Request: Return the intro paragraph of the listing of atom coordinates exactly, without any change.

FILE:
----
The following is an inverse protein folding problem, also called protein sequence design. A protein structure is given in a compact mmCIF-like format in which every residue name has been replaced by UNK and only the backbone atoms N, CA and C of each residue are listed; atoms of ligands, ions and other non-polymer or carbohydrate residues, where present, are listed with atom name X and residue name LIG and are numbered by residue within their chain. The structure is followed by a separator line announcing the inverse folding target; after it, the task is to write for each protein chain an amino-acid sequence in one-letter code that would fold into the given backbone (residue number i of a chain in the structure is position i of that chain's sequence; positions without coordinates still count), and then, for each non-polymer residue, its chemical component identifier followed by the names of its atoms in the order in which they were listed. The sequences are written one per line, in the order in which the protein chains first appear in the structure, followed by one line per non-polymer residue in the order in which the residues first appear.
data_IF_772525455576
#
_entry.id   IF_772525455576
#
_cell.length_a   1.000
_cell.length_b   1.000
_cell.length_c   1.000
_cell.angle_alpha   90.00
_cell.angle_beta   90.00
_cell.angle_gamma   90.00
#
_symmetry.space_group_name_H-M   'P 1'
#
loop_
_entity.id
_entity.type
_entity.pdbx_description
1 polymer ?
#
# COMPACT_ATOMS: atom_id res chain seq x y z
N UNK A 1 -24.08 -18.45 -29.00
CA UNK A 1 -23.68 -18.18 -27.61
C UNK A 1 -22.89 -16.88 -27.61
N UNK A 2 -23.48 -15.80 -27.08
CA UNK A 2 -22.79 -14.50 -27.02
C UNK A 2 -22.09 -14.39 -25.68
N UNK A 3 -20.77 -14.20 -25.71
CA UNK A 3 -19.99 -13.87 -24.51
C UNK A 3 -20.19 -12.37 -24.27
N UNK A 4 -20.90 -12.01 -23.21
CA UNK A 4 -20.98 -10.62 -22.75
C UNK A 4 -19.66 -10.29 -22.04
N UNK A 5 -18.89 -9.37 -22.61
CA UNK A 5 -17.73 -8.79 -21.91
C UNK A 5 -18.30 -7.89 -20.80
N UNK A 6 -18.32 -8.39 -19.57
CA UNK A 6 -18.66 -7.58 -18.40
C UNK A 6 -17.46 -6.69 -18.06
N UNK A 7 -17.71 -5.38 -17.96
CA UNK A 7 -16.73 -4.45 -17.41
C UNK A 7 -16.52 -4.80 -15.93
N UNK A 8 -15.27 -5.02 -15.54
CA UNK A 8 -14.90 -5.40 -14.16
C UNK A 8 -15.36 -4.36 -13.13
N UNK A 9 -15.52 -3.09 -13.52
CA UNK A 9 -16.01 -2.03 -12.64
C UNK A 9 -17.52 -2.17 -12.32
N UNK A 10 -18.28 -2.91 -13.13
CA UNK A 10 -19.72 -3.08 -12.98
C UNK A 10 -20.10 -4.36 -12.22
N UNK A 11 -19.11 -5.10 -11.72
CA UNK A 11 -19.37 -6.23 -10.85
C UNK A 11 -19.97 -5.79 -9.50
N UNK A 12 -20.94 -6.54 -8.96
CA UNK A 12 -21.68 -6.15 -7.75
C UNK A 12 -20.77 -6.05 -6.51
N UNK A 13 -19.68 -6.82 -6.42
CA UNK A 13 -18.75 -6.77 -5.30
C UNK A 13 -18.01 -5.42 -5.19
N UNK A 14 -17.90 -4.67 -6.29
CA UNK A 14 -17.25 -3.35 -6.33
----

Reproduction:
The following is an inverse protein folding problem, also called protein sequence design. A protein structure is given in a compact mmCIF-like format in which every residue name has been replaced by UNK and only the backbone atoms N, CA and C of each residue are listed; atoms of ligands, ions and other non-polymer or carbohydrate residues, where present, are listed with atom name X and residue name LIG and are numbered by residue within their chain. The structure is followed by a separator line announcing the inverse folding target; after it, the task is to write for each protein chain an amino-acid sequence in one-letter code that would fold into the given backbone (residue number i of a chain in the structure is position i of that chain's sequence; positions without coordinates still count), and then, for each non-polymer residue, its chemical component identifier followed by the names of its atoms in the order in which they were listed. The sequences are written one per line, in the order in which the protein chains first appear in the structure, followed by one line per non-polymer residue in the order in which the residues first appear.